By SARAH RANKIN
RICHMOND, Va. (AP) — An outside special counsel will conduct a review of the University of Virginia campus shooting that left three students dead and two others injured earlier this week, university and state officials announced Thursday.
In a letter, University of Virginia President Jim Ryan and University Rector Whitt Clement asked the state’s attorney general to appoint outside counsel to investigate both UVA’s response to the Sunday shooting, as well as the efforts it undertook prior to the violence to assess the potential threat of the suspect.
“After a tragedy of this nature, it is important for the affected institution to take a hard look at what circumstances led up to the event and, how the University responded in the moment,” Clement said in a statement. “Once an external review commences, we expect it to be the central avenue by which we gain a deeper understanding about what led to this tragic event.”
An ongoing criminal investigation is also underway, led by Virginia State Police, which said it planned to provide an update Thursday.
Virginia Attorney General Jason Miyares, who can appoint special counsel to serve state agencies under certain circumstances, granted UVA’s request for the outside probe.
“A public report will be shared with students, families, the larger UVA community, and government officials at the appropriate time,” Miyares spokesperson Victoria LaCivita said in a statement. “The Attorney General will work with deliberate speed while ensuring that all necessary resources remain devoted to the criminal investigation being conducted by state and local authorities.”
In its request, UVA asked that the probe also “review all relevant University policies and procedures and make recommendations if opportunities for improvement or needs for change are identified.”
UVA has said the suspect, student and former football player Christopher Darnell Jones Jr., had been on the radar of the school’s threat-assessment team since the fall. The university has also provided sometimes-conflicting or erroneous statements about that team’s work over the course of the week.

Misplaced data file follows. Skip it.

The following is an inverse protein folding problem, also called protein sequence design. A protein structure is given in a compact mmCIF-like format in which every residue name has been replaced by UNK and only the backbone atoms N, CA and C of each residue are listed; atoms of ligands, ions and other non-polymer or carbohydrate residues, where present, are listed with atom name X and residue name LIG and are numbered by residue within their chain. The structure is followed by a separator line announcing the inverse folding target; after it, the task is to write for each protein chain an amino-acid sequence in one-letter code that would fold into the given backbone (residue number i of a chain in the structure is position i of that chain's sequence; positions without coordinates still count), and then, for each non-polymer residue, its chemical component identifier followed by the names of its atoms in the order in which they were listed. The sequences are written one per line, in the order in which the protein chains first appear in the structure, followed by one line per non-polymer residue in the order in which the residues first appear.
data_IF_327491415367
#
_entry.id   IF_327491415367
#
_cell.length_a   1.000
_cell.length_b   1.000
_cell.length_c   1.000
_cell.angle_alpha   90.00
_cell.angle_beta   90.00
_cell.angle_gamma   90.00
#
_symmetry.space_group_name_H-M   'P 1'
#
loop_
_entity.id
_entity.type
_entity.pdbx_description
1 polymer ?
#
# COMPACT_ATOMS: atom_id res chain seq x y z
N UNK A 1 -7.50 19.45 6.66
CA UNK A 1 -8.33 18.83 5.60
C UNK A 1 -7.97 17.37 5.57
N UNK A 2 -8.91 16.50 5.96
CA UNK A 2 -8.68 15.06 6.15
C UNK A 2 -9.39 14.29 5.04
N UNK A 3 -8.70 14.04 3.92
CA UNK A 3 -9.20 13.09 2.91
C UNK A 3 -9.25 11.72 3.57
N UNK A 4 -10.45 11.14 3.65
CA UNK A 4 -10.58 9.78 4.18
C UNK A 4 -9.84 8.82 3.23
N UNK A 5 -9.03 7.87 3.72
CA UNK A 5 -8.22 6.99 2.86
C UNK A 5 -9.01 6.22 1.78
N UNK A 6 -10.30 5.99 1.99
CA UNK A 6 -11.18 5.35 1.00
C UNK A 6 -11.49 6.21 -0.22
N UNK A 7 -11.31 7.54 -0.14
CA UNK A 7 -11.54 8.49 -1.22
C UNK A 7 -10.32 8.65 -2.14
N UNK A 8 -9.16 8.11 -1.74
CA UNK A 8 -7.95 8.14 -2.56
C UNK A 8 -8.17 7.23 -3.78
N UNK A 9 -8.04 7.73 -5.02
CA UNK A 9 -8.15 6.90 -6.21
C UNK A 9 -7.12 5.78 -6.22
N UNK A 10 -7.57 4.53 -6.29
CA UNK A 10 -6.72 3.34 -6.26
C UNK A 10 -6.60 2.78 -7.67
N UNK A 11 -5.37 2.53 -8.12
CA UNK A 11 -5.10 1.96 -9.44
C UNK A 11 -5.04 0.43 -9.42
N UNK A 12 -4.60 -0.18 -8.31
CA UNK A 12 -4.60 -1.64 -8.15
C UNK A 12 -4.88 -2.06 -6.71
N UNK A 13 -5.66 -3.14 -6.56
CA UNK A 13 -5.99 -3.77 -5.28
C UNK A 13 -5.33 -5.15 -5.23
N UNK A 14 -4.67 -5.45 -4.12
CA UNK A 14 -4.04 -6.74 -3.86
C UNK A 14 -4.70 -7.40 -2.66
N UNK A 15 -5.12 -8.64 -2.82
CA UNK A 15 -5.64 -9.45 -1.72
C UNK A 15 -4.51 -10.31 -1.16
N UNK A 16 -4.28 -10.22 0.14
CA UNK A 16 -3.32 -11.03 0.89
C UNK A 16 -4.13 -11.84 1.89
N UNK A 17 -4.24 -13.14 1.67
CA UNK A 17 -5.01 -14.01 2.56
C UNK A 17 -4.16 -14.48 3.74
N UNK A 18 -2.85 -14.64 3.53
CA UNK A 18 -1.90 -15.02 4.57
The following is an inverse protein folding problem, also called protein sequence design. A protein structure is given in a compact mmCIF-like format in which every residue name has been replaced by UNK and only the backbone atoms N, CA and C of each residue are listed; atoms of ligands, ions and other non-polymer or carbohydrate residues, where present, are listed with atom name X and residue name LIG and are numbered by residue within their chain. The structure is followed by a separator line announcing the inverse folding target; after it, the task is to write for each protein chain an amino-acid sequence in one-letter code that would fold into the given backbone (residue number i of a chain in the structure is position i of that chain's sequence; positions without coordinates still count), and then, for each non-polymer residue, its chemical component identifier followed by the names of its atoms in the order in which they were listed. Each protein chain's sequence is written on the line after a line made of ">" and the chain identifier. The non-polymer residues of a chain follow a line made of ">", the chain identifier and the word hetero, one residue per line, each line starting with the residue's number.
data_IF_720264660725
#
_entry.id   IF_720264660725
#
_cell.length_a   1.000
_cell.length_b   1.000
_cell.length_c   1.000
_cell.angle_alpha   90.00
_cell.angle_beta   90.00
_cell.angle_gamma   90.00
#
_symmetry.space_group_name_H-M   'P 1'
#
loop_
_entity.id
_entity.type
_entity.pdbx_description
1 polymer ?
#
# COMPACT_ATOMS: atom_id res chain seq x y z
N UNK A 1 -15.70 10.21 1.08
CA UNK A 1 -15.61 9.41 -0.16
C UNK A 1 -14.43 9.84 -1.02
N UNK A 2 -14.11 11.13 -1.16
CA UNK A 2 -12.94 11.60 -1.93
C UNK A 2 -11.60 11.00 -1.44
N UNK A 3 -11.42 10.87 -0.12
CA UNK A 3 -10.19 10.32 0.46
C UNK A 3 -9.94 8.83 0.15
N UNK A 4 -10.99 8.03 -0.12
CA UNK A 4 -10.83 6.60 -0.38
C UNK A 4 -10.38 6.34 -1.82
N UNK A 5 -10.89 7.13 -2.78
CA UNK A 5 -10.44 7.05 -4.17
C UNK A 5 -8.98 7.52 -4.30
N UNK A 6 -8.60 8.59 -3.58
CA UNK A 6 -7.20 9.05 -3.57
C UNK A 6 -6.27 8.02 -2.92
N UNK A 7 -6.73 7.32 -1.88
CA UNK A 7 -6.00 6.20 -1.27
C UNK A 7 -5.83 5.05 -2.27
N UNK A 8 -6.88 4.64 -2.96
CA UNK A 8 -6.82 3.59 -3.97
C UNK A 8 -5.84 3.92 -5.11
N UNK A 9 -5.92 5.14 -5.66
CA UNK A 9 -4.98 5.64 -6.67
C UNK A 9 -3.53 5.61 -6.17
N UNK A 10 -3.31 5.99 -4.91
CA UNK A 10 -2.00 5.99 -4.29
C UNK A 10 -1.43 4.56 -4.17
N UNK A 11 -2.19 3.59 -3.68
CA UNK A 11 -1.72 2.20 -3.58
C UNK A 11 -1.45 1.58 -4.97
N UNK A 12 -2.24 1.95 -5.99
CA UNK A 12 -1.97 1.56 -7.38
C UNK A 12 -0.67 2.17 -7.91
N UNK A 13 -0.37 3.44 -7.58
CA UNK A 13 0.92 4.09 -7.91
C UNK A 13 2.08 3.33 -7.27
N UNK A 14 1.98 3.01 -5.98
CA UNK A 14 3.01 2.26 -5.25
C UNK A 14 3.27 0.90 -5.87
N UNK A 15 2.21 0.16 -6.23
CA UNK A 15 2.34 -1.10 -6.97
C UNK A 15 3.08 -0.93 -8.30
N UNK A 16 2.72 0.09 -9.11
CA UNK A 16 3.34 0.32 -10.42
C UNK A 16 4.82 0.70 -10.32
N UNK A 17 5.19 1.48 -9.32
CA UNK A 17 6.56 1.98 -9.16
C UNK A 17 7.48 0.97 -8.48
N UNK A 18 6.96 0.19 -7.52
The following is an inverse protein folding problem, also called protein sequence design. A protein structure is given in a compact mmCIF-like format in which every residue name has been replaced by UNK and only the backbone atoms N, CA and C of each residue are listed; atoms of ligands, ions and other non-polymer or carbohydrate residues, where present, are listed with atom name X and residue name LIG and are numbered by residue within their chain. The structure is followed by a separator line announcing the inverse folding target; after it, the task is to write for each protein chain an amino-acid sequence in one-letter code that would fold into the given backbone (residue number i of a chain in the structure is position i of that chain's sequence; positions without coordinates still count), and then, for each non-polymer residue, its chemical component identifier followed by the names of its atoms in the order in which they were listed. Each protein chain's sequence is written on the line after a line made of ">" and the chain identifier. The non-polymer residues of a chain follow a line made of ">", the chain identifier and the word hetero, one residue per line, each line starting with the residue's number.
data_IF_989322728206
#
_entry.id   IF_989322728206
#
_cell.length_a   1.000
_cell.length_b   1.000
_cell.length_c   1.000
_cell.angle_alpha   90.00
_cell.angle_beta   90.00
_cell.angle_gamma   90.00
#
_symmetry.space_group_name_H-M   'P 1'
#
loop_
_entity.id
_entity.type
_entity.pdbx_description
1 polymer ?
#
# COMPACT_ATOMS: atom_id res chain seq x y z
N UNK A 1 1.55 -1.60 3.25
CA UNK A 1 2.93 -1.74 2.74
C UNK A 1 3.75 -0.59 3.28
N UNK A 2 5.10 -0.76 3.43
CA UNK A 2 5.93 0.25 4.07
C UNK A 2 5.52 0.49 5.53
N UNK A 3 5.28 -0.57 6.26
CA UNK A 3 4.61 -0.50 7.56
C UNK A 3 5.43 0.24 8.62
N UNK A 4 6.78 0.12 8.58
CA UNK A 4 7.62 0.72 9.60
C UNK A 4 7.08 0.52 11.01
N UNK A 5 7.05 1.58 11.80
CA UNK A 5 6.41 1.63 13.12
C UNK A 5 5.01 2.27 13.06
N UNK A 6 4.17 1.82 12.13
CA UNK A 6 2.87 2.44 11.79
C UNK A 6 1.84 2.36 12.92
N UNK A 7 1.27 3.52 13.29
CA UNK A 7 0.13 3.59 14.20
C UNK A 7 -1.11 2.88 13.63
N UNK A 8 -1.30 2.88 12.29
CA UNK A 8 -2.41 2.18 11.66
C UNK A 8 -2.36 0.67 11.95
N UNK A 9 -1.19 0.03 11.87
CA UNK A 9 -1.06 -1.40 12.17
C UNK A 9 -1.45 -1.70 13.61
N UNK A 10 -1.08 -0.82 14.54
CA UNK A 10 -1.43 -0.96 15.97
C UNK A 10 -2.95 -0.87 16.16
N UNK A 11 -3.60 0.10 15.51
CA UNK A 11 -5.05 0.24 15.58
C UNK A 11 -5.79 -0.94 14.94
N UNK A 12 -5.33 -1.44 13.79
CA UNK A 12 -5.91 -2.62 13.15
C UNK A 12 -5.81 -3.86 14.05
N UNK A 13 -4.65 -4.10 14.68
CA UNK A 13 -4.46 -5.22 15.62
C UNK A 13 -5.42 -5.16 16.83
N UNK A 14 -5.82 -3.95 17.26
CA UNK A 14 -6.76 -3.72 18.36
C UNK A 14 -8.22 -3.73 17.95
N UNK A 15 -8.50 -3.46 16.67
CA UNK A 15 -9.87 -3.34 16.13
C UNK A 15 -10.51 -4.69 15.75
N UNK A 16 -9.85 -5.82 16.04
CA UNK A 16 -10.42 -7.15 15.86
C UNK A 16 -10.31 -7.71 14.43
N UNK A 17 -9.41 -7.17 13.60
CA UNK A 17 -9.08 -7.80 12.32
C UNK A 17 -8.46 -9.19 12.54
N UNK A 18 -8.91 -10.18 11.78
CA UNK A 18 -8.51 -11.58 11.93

Jones, 23, faces second-degree murder and other charges in the Sunday night shooting, which broke out on a bus returning from a field trip in Washington and set off a manhunt and 12-hour campus lockdown. Jones is currently being held without bond.
A witness told police the gunman targeted specific victims, shooting one as he slept, a prosecutor said in court Wednesday during Jones’ first court appearance. Authorities have not addressed a possible motive, and neither Jones nor his attorney addressed the charges in court.
Football players Lavel Davis Jr., D’Sean Perry and Devin Chandler were killed in the violence. A female student who was injured has since been discharged from a hospital. Football player Mike Hollins, who was also injured, underwent surgery and is still recovering in the hospital.
Hollins was “progressing positively” on Thursday and will hopefully begin to take some steps, according to Joe Gipson, a family spokesperson.
Ryan first announced that the school would pursue an outside investigation in a video posted to social media Wednesday night. In that message, he also said the university would host a memorial service Saturday to honor the lives of the victims, as well as the two people injured. UVA announced Wednesday that it had canceled its scheduled Saturday game against Coastal Carolina.
He also committed to sharing the results of any investigation.
The university said earlier this week that Jones drew the attention of the university’s threat-assessment team this fall in the context of a “potential hazing issue.” UVA has declined to elaborate on the nature of the possible hazing incident, though athletics director Carla Williams said she wasn’t aware of any connection with the football program.
During its threat-assessment review, university officials began investigating a report that Jones had a gun and ended up discovering Jones had previously been tried and convicted of a misdemeanor concealed weapons violation in 2021, which he had failed to report, according to a statement.
The school initially said it “escalated his case for disciplinary action” on Oct. 27. But a spokesman, Brian Coy, revised the timeline Tuesday night. He said that likely due to either a human or technical error, the report had not actually been transmitted to the University Judiciary Committee, a student-run body, until Tuesday night after the shooting.
Associated Press reporters Ben Finley in Norfolk and Denise Lavoie in Richmond contributed to this report.
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